So it reminds me of the night when President Kennedy had the Nobel Prize winners at the White House and said – thinking about these four individuals – "I think this is the most extraordinary collection of talent, of human knowledge, that has ever been gathered together at the White House, with the possible exception of when Thomas Jefferson dined alone." [laughter]
Welcome, and turn it over to Tom. [applause]
TOM ASHBROOK: Thank you, Steve, thank you very much. And welcome everybody. We'll have midnight touch football out on the green here after the gathering.
It's terrific to be here tonight. It's appropriate to be here together tonight. I don't know about all of you, but I have been in more fraught and wound-up gatherings in the last two months than I can remember at any two-month stretch in my life. People looking to each other and saying, "What is going on? What has happened? Where are you? What's up with our country?"
I was just on Twitter before we came up, of course, with my friend Don. [laughter] And there are all these pictures streaming through of Donald Trump standing on the steps halfway up the Lincoln Memorial with Abe Lincoln behind him. There's a big Make America Great rally going on that Honest Abe is looking out over right now in Washington. He's standing in the same place that Marian Anderson stood in 1939 and sang. And it brings a lot to mind, a lot of questions to mind.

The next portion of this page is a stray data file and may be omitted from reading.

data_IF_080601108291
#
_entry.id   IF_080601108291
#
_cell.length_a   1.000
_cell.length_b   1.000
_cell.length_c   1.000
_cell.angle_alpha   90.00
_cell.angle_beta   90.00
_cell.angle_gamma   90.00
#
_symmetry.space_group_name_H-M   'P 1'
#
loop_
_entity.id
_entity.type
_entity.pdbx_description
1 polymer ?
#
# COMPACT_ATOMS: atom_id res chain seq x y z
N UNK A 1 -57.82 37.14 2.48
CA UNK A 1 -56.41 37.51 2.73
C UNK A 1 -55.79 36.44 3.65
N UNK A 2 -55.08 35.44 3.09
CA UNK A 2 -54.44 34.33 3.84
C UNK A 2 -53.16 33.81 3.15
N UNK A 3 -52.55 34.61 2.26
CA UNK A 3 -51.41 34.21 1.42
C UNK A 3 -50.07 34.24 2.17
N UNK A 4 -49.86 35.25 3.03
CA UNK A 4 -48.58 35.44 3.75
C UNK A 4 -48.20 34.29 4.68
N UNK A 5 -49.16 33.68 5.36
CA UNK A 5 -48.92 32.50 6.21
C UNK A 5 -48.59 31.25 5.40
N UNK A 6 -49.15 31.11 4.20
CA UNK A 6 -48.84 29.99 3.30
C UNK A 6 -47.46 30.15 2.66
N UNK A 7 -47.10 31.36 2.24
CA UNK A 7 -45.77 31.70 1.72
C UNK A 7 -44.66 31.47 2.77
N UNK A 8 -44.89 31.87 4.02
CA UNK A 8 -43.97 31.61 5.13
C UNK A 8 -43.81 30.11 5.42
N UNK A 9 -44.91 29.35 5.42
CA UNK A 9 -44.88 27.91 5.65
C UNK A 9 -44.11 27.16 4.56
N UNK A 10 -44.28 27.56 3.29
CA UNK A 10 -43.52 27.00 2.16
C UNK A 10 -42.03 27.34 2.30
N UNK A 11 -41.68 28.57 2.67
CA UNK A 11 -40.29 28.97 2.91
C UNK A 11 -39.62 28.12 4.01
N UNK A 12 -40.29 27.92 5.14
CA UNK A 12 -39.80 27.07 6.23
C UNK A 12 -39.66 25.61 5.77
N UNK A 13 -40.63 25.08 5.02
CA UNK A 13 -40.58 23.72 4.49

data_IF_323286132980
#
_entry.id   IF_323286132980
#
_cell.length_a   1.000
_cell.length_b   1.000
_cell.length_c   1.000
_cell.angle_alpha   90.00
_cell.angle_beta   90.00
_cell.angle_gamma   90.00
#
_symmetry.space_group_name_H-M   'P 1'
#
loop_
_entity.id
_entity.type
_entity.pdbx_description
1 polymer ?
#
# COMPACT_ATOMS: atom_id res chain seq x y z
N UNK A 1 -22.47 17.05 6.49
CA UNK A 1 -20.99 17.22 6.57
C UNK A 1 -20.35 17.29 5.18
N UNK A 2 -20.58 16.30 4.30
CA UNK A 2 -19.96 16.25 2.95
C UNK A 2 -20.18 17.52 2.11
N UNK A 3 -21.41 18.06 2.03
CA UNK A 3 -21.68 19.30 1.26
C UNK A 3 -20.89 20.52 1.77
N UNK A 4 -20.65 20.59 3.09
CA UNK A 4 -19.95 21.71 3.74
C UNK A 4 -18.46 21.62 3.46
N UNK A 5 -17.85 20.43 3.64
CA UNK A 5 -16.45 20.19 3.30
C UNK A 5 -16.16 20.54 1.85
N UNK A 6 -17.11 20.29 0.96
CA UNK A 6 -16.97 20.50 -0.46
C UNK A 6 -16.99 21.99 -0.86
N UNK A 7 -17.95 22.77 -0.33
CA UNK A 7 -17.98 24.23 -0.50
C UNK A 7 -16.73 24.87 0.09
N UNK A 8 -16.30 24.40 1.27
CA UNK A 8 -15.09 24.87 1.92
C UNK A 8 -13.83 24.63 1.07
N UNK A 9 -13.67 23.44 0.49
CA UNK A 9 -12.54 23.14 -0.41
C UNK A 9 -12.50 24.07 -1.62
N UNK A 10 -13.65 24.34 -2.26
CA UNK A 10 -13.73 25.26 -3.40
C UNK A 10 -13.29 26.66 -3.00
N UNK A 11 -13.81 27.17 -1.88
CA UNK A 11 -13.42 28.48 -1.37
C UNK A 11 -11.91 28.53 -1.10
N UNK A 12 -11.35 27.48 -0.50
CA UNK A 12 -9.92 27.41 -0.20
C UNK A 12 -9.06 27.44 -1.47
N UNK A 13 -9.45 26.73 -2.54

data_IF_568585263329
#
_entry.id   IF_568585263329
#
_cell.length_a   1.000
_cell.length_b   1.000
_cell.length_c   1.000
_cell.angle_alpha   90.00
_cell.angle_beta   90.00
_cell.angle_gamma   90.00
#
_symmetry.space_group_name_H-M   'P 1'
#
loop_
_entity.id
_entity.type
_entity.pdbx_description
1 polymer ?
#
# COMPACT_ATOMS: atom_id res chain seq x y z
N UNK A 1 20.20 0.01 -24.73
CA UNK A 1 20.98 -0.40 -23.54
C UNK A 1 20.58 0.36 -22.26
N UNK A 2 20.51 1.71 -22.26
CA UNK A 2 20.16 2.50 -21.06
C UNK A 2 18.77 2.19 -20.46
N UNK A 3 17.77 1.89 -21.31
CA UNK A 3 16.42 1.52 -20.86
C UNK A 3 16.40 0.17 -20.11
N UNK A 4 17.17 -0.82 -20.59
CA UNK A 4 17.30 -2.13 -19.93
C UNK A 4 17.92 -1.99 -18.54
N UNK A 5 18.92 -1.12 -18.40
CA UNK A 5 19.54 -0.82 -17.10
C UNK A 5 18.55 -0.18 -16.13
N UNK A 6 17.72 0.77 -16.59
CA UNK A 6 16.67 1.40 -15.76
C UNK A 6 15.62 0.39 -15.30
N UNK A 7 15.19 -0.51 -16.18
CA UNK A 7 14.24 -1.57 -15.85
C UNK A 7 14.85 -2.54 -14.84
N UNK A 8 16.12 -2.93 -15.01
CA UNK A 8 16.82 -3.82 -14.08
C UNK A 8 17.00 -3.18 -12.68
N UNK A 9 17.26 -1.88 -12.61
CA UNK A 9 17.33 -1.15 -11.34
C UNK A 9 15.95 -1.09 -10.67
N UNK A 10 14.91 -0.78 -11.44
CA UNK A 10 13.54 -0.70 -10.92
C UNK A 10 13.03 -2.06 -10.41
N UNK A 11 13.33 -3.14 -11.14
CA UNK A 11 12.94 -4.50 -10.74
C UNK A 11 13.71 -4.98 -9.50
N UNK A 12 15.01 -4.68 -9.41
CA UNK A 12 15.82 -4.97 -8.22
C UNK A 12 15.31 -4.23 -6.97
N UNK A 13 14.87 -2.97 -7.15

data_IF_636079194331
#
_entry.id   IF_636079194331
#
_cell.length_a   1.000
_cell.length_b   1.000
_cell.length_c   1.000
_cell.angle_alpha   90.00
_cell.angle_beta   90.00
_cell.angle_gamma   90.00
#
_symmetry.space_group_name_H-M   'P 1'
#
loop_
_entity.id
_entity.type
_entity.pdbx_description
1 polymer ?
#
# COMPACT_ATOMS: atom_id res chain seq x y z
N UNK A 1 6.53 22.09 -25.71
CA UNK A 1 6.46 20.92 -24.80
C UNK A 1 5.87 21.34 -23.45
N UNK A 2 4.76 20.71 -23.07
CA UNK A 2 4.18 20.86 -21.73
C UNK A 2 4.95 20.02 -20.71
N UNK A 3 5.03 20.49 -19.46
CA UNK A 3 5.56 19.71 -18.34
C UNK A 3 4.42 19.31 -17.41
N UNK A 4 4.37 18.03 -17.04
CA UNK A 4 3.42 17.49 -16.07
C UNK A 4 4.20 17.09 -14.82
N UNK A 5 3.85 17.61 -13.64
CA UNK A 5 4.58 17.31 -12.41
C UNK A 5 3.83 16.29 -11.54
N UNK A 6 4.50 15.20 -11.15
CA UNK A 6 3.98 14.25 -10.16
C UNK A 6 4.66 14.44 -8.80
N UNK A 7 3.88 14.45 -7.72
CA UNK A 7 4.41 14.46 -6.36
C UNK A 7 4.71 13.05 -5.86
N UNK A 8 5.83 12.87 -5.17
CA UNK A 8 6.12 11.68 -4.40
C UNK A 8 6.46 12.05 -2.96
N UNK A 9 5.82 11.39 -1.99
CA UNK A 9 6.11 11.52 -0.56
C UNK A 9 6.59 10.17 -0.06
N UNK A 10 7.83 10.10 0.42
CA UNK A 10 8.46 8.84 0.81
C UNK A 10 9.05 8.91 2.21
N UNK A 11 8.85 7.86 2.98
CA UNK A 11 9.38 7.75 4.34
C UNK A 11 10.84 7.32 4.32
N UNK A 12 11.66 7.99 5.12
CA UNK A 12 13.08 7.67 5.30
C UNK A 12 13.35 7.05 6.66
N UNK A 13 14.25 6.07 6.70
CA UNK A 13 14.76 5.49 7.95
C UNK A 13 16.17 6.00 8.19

There's a lot we want to talk about here tonight, but first just impressions. Tomorrow, on that great front of the Capitol, Donald Trump will put his hand, I believe, on Lincoln's Bible and take the Oath of the Presidency of the United States. Ron, what do you think you're going to be thinking in that moment when he takes the Oath?
RON SUSKIND: I have a therapy session planned for that. [laughter] It's going to go a full hour. Maybe longer, maybe two, three hours. I feel like we should first hug and cry here, let's first do that. [laughter] I am debating whether I can watch it or not.
TOM ASHBROOK: Seriously?
RON SUSKIND: Yeah.
TOM ASHBROOK: You and John Lewis are going to be off the reservation.
RON SUSKIND: Yeah. I know John, he's a buddy. I will watch it. I've worked over 30 years to document these times, and I will mark my reactions. I think it's going to be a moment that sears itself into people's memory. Where was I then? How did I feel? As a milepost of how I may feel a year from now, what I thought at that moment.
We were in a froth for the last year-and-a-half with all of this, certainly the last two months. As you say, and I think everyone here agrees, it's been an extraordinary time of confusion, I think, and of soul search. And it's all been words; he has no power. Until tomorrow. Which is stunning to think about. All of this froth of these incredible gyrations that have had the globe standing on a point of fear, from a man who does not yet have power.
TOM ASHBROOK: Even imminent power is power.